Rob, You are of course forgetting that Northumberland had 10 F8 Water Tenders with Alfred Miles bodywork with the full 400 gallon water tank !

Added by on 10 August 2014.
True - I was thinking about the "classic" F8s! But it still does not explain why the F15 was not really very popular...

Added by Rob Johnson on 14 August 2014.

I'm VERY hurt !! my Northumberland Miles F8 LTY 352 is a 'classic F8' !!

Added by Rick Loudon on 18 August 2014.
Gee, Rick, not my intention at all. I was Miles away from thinking that it might have been anything other than a real Dennis. Does my apology hold (enough) water?

Added by Rob Johnson on 31 August 2014.
Yes 4 Rob...... ( as did the 400 gallon tank) LOL !

Added by Rick Loudon on 03 September 2014.
Hello Rob
I would like to add some information after your comment about the lockers on this appliance. The water tank holds 500 gallons and there is no foam tank. There are a good number of variations to the standard F15 water tender body (of which around 80 were made) and in this case, Sheffield chose to have the hard suction in tunnels alongside the tank and also a 6ft long locker underneath them. If they'd had them externally mounted over the rear, F8 style eg LDW 238 or in sill lockers F12 style eg OED 888, then they could have had more shallow lockers on the sides. The hosereels were originally mounted on top of the body one each side as was normal but Sheffield moved the o/s one to the n/s and ran a number of machines with this configuration.
RWB 999 was one of three F15s bought new by Sheffield, the others being PWE 111 and SWB 222. As someone has suggested, there was another, RRA 598 but it actually moved from Derbyshire to Sheffield when Mosborough changed brigades.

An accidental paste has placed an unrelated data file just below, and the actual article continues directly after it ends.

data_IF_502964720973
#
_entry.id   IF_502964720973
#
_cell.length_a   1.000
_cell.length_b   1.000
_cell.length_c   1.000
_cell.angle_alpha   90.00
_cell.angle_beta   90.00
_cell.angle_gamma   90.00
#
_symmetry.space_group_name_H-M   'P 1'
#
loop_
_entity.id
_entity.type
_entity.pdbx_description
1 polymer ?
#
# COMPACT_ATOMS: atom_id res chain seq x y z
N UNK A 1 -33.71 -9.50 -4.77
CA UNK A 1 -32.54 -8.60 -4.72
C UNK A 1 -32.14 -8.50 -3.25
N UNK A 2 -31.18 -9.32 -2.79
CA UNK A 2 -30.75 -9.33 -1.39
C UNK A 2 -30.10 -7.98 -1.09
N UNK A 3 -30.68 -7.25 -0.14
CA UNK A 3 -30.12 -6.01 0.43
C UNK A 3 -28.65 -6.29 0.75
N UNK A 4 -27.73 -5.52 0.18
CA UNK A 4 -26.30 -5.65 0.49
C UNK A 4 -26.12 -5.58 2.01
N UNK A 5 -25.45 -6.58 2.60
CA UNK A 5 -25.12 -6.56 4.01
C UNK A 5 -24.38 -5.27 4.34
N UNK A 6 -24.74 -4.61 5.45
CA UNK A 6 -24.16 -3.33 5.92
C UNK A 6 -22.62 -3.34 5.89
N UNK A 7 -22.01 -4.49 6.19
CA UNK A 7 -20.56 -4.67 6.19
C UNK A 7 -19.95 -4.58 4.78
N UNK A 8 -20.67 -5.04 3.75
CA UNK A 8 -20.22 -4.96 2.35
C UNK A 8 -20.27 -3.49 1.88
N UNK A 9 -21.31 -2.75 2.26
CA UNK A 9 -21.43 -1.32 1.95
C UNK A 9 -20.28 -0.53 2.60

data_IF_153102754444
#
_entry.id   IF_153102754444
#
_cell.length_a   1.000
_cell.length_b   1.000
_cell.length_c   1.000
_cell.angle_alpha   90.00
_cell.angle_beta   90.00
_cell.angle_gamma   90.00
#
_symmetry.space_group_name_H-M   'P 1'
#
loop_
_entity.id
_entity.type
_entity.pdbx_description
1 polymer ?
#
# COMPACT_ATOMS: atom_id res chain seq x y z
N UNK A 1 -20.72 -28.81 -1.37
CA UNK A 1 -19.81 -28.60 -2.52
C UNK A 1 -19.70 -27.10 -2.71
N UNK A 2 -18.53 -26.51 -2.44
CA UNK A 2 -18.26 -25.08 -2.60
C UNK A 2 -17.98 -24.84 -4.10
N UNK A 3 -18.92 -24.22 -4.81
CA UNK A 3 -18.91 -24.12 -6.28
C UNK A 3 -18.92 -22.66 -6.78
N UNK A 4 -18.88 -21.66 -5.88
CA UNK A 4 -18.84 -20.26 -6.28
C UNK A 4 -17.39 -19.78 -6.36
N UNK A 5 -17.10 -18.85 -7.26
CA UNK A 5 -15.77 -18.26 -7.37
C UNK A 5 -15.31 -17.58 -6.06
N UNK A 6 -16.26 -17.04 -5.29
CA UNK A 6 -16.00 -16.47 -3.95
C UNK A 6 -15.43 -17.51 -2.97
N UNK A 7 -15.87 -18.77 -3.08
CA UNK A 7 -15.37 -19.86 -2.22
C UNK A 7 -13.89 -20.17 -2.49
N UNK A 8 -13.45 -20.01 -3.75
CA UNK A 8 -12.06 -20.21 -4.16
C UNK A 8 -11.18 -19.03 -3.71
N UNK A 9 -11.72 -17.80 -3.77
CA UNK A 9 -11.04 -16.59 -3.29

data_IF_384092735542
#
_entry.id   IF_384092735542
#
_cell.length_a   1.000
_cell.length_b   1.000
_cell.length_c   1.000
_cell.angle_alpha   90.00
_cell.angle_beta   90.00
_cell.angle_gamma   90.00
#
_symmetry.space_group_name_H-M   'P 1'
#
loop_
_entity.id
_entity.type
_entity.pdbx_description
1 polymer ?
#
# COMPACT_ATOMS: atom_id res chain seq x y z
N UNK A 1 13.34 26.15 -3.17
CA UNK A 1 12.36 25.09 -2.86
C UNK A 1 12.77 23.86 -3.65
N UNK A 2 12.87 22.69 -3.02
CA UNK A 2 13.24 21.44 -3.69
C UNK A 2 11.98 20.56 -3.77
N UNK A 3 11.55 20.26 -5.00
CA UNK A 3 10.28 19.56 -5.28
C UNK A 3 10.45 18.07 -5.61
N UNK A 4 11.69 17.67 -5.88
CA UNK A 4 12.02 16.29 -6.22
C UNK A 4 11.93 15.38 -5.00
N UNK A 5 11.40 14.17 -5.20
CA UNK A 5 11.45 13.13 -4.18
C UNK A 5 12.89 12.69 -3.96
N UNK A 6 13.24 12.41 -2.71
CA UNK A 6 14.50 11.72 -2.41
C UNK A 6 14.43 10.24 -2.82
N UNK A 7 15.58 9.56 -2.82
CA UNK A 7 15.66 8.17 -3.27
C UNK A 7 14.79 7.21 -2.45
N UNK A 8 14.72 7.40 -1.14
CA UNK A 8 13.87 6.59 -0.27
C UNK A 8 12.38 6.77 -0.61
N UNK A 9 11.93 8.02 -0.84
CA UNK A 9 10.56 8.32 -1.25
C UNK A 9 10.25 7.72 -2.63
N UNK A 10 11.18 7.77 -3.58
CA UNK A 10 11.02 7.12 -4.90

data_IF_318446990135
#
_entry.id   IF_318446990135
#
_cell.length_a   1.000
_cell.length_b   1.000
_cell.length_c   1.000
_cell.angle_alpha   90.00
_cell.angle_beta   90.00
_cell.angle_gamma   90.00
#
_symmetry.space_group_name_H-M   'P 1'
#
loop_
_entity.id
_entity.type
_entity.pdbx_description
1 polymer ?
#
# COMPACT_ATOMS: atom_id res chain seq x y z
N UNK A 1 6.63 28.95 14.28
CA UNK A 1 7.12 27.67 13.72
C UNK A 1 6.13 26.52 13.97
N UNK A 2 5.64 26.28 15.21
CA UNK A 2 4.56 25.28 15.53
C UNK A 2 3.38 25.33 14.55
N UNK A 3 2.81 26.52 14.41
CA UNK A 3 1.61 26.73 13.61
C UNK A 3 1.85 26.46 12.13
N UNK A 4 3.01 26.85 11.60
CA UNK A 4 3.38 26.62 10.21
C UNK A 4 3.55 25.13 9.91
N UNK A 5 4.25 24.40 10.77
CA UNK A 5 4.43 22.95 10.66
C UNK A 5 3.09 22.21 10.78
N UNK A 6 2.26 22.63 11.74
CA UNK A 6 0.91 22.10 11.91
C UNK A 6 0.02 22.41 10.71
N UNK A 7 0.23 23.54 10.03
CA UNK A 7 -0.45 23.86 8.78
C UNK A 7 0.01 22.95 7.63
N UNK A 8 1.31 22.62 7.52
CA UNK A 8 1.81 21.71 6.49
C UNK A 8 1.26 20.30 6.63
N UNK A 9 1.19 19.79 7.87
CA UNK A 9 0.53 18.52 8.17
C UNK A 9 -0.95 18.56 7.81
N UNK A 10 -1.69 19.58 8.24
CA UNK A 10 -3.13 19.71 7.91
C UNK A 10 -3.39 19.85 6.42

As to the rarity of F15s, I agree there aren't many around. Of the four built to carry escapes, at least three survive - HVG 999 (now YPW 600X), LNR 900 and HCB 500. Of the water tenders, Glamorgan's MNY 741 is the only one I know of in good restored condition although a few others are still about in less than good order.

Added by Chris Wood on 16 September 2014.
As I may have mentioned earlier I was by Division Street station in Sheffield most days over the period 1956 to 1959 and the F15 there had hose reels either side over all of this period. A stirring sight alongside the F12 PE and that wonderful looking F12 ET (later badly smashed in a road accident I believe).

Added by Royce Treacher on 19 September 2014.
This machine is still patiently waiting for her on/off restoration to be completed. This should be aided by the purchase of one of her sister machines, RRA 598 earlier this year. As mentioned in my comment above, RRA 598 transferred from Derbyshire Fire Service to the City Of Sheffield in a 1967 boundary change. I believe she spent many years in a Lincolnshire barn before turning up at an auction in 2001. As Rick Loudon says, she was in a similar state to RWB 999 at that time - weathered but complete. Between then and 2018, for reasons unknown by myself, most of the body was removed along with the water tank and pump leaving little more than the chassis and drivetrain. From this I hope to salvage some parts to help get RWB 999 back on the road which would be some compensation for the loss of an F15.

Added by Chris Wood on 19 November 2018.